“Well…” He turned his chin into his shoulder in thought. “If I didn’t have to guard this puddle, I could search for another one to bring me back.”

I straightened. “Say no more.”

A local sign shop received a peculiar commission from me. An A-frame sign to be set out next to a specific puddle on rainy days and to read:

This puddle will take you away. Tread not here.

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Natural Growth – A Halloween Special

I had the rain to thank for my recent growth. Days and days of cool moisture, seeping through the roof and the walls. Water stains spreading outward the way I spread my fuzzy gray-green tendrils along the ceiling corner I called home.

Not ready to send my spores spiraling throughout the house. My children to seek new homes in bathrooms, in closets, in the attic where raindrops echoed. Not yet. But soon.

I was born in the load of damp laundry left in the washing machine. Left for so long that I and my siblings dried out into dusty spores, ready to explode into the air the second the lid opened. The old man coughed his usual, rattling cough when he shook out his forgotten pants, shook us loose, breathed in my siblings. Restarted the wash when he smelled the must. Forgot his laundry again.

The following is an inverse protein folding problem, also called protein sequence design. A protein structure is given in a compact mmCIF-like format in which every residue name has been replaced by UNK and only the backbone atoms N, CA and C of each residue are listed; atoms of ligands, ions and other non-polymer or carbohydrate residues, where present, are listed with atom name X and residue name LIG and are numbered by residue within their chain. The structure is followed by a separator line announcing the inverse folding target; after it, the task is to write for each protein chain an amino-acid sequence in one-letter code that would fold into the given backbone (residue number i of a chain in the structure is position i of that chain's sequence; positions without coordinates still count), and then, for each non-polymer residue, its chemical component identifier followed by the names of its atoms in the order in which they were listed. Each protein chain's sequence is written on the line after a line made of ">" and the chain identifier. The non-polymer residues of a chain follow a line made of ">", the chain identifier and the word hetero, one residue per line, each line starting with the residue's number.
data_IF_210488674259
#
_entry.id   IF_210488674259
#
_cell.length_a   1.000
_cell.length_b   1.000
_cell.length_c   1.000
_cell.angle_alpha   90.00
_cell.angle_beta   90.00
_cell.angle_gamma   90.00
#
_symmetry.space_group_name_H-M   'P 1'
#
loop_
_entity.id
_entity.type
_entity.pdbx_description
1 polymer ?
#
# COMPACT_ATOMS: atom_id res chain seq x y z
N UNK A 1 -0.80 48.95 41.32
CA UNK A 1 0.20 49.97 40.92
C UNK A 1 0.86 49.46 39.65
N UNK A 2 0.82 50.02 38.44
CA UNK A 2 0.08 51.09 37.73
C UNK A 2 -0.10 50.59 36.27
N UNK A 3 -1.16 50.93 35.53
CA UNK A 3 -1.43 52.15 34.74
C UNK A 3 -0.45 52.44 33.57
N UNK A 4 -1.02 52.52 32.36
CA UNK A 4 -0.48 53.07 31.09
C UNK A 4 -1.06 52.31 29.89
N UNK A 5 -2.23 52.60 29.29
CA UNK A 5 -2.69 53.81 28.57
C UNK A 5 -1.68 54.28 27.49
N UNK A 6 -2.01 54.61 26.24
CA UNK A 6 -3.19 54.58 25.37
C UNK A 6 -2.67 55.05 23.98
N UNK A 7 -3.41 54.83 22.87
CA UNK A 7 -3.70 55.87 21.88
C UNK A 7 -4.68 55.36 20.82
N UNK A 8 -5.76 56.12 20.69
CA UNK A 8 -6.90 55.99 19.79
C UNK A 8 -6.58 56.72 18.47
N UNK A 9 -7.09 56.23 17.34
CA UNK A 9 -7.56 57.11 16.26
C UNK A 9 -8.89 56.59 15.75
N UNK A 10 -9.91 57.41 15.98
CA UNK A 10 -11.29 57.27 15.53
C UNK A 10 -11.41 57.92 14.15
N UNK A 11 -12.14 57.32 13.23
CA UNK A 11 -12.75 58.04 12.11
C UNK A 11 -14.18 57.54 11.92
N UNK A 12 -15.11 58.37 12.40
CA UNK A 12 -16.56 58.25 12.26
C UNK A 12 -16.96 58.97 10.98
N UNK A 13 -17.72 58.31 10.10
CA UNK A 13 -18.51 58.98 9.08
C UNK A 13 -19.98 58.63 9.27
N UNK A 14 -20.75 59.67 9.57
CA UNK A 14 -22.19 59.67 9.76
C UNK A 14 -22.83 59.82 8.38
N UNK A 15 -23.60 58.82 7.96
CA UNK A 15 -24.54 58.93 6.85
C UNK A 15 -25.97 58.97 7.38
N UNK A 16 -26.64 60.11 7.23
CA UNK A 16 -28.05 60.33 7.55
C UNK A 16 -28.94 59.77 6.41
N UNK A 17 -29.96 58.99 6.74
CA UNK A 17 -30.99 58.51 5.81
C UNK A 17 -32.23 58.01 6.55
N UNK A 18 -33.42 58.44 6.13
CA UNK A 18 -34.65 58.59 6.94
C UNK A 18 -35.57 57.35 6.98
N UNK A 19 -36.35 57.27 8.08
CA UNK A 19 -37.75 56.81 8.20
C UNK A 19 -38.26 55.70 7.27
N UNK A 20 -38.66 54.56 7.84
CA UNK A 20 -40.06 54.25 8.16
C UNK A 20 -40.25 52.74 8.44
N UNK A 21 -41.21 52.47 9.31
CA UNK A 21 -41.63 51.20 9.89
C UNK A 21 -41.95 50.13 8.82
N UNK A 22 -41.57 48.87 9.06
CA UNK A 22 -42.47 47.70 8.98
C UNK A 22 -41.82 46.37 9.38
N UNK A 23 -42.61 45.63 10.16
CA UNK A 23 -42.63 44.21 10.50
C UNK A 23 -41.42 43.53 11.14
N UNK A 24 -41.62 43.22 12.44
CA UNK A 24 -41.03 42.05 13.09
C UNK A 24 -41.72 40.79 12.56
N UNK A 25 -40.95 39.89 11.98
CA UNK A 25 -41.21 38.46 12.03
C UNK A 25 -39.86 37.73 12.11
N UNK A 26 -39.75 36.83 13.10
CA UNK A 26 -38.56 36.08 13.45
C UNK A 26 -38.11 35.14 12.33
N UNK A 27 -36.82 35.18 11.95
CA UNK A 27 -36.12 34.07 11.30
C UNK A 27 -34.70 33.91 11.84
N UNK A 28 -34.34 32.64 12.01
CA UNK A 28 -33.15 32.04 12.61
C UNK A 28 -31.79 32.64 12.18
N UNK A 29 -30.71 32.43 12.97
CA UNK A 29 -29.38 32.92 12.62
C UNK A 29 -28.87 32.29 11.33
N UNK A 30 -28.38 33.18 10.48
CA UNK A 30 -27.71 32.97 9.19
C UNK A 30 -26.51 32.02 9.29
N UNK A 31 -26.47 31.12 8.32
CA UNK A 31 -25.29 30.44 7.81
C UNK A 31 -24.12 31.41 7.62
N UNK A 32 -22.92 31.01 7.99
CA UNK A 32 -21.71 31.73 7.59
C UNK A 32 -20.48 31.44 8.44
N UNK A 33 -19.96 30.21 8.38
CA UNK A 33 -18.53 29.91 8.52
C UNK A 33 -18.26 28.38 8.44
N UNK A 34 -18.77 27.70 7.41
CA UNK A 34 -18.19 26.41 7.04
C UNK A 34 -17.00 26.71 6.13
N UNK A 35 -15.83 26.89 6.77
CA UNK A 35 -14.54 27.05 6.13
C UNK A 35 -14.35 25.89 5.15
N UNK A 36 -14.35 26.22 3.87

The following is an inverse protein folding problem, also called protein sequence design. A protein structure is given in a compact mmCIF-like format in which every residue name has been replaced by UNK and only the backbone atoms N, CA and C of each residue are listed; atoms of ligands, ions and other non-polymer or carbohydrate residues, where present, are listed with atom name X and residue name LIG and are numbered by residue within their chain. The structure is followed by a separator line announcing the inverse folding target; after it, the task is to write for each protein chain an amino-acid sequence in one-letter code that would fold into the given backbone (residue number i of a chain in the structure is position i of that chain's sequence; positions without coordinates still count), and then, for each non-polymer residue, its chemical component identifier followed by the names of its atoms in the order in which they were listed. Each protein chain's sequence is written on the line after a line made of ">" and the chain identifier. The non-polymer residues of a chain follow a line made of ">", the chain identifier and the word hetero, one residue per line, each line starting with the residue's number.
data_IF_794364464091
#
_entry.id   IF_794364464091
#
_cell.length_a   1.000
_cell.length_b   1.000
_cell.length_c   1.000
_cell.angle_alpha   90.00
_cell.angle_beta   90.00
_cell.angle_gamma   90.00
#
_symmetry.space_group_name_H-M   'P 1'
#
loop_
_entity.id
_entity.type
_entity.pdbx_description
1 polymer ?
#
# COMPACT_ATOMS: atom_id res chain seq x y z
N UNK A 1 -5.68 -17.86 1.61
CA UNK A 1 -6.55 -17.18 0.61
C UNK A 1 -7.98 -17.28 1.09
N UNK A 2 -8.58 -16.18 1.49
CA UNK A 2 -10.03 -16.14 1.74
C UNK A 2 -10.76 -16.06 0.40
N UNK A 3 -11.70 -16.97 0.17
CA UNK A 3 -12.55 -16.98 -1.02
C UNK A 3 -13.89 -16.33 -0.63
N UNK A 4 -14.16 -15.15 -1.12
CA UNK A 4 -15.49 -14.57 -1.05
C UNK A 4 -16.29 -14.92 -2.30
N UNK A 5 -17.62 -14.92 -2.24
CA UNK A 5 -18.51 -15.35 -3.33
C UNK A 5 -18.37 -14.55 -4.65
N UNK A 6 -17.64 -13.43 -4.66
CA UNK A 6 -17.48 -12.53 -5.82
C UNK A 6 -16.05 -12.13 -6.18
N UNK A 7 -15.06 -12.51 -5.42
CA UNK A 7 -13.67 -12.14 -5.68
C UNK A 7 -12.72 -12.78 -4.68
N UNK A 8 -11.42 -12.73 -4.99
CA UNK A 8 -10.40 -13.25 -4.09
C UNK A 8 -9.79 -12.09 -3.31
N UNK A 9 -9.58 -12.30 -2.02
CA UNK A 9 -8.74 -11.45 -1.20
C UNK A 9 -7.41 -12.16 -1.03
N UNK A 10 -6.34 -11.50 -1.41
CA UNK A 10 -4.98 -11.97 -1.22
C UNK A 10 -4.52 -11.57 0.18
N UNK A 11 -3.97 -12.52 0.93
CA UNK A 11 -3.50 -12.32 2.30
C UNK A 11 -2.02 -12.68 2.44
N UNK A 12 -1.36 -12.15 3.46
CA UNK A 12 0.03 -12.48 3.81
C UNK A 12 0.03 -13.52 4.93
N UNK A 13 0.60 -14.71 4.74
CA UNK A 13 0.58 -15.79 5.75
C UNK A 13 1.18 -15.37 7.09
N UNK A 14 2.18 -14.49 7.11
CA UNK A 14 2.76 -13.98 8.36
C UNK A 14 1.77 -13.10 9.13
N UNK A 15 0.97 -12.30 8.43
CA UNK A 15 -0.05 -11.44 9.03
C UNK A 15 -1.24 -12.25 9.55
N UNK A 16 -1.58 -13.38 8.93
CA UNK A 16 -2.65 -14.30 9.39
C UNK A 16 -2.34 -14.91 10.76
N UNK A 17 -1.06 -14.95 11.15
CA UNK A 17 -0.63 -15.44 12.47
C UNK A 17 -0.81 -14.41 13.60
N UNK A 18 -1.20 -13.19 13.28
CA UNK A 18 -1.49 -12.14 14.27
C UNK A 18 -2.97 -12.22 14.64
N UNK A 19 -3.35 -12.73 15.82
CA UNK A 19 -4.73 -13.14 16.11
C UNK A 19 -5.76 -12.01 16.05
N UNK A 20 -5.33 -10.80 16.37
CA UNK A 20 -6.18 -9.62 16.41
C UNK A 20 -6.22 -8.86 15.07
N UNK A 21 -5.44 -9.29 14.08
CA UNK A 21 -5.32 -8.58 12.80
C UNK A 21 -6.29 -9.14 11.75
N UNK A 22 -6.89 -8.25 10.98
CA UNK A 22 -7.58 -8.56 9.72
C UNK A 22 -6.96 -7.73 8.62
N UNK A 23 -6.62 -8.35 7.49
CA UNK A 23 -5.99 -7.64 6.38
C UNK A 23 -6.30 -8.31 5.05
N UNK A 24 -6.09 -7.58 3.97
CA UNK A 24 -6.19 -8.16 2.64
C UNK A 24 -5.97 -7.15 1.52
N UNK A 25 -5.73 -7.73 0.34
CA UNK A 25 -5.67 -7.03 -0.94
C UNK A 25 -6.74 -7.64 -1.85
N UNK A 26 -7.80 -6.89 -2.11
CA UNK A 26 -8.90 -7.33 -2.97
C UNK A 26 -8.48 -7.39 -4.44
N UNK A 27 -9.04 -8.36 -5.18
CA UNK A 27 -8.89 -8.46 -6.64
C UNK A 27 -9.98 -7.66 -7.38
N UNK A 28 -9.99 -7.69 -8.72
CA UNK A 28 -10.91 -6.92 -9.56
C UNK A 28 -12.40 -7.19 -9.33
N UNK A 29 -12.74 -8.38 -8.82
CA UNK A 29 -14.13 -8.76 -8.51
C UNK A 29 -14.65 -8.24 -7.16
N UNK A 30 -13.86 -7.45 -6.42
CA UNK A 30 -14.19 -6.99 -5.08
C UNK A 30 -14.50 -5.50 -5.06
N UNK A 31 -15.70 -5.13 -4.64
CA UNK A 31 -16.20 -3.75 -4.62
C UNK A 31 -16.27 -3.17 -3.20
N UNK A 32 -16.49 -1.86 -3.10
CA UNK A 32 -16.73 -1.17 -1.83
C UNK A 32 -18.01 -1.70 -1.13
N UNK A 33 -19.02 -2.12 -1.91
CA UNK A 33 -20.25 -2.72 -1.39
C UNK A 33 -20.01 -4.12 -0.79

I myself drifted to my corner of the ceiling. One little spore latched onto crumbling plaster, farthest from the windows. Farthest from sunlight. Closest to a single leaky shingle.

Growing.

After the rain stopped, I grew flaky. Dusty. My spores drifted downward in twos and threes, gentle and graceful. Below, the old man sat at a peeling dining table, coffee mug within reach. A handful of my children landed in his drink. He took a sip. Sighed.